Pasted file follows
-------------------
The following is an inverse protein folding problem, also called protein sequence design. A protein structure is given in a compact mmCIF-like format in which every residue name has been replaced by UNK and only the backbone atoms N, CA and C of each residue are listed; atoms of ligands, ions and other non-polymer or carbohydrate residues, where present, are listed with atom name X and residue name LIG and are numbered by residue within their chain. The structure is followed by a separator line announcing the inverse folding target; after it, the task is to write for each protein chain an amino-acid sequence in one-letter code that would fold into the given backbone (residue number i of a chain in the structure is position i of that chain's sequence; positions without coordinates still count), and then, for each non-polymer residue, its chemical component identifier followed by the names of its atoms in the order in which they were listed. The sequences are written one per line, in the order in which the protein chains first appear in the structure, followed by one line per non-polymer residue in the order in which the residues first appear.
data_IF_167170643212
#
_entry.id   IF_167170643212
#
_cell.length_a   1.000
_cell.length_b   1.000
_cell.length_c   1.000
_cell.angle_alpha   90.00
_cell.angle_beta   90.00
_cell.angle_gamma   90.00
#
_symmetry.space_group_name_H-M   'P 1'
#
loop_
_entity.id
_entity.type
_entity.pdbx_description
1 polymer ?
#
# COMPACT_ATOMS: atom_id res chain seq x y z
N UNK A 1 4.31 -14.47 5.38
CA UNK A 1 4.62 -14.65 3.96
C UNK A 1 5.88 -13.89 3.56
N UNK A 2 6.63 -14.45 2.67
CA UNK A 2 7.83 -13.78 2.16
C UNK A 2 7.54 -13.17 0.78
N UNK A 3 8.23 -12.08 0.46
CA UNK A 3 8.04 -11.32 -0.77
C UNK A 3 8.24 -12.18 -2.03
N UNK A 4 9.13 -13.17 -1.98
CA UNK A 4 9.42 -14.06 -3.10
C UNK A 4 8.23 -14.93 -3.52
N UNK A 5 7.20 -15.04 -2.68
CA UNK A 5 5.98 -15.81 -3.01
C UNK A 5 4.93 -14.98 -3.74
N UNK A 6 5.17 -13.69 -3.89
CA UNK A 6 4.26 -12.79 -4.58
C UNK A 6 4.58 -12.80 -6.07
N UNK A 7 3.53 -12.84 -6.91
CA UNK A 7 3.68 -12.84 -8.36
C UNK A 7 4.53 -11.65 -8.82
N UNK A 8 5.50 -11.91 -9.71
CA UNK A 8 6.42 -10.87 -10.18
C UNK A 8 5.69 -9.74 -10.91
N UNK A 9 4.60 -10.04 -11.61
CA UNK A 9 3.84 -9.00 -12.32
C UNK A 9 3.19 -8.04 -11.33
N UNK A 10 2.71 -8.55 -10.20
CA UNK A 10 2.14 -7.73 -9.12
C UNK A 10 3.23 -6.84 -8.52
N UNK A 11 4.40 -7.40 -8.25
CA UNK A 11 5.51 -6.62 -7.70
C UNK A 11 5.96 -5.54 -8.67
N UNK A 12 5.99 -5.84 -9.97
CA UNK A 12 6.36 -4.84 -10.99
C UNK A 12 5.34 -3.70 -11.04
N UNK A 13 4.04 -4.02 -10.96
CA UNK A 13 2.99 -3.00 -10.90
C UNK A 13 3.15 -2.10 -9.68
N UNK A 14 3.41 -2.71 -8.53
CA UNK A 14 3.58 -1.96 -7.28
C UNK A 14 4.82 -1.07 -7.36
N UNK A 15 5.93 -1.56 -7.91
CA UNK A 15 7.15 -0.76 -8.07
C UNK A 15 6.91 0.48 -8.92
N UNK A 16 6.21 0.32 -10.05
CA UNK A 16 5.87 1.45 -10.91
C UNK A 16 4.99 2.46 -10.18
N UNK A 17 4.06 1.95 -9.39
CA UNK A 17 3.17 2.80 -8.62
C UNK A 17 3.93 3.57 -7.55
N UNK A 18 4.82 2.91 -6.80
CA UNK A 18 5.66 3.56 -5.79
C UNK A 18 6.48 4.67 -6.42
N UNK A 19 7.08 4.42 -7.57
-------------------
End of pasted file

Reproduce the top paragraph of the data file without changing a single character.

The following is an inverse protein folding problem, also called protein sequence design. A protein structure is given in a compact mmCIF-like format in which every residue name has been replaced by UNK and only the backbone atoms N, CA and C of each residue are listed; atoms of ligands, ions and other non-polymer or carbohydrate residues, where present, are listed with atom name X and residue name LIG and are numbered by residue within their chain. The structure is followed by a separator line announcing the inverse folding target; after it, the task is to write for each protein chain an amino-acid sequence in one-letter code that would fold into the given backbone (residue number i of a chain in the structure is position i of that chain's sequence; positions without coordinates still count), and then, for each non-polymer residue, its chemical component identifier followed by the names of its atoms in the order in which they were listed. The sequences are written one per line, in the order in which the protein chains first appear in the structure, followed by one line per non-polymer residue in the order in which the residues first appear.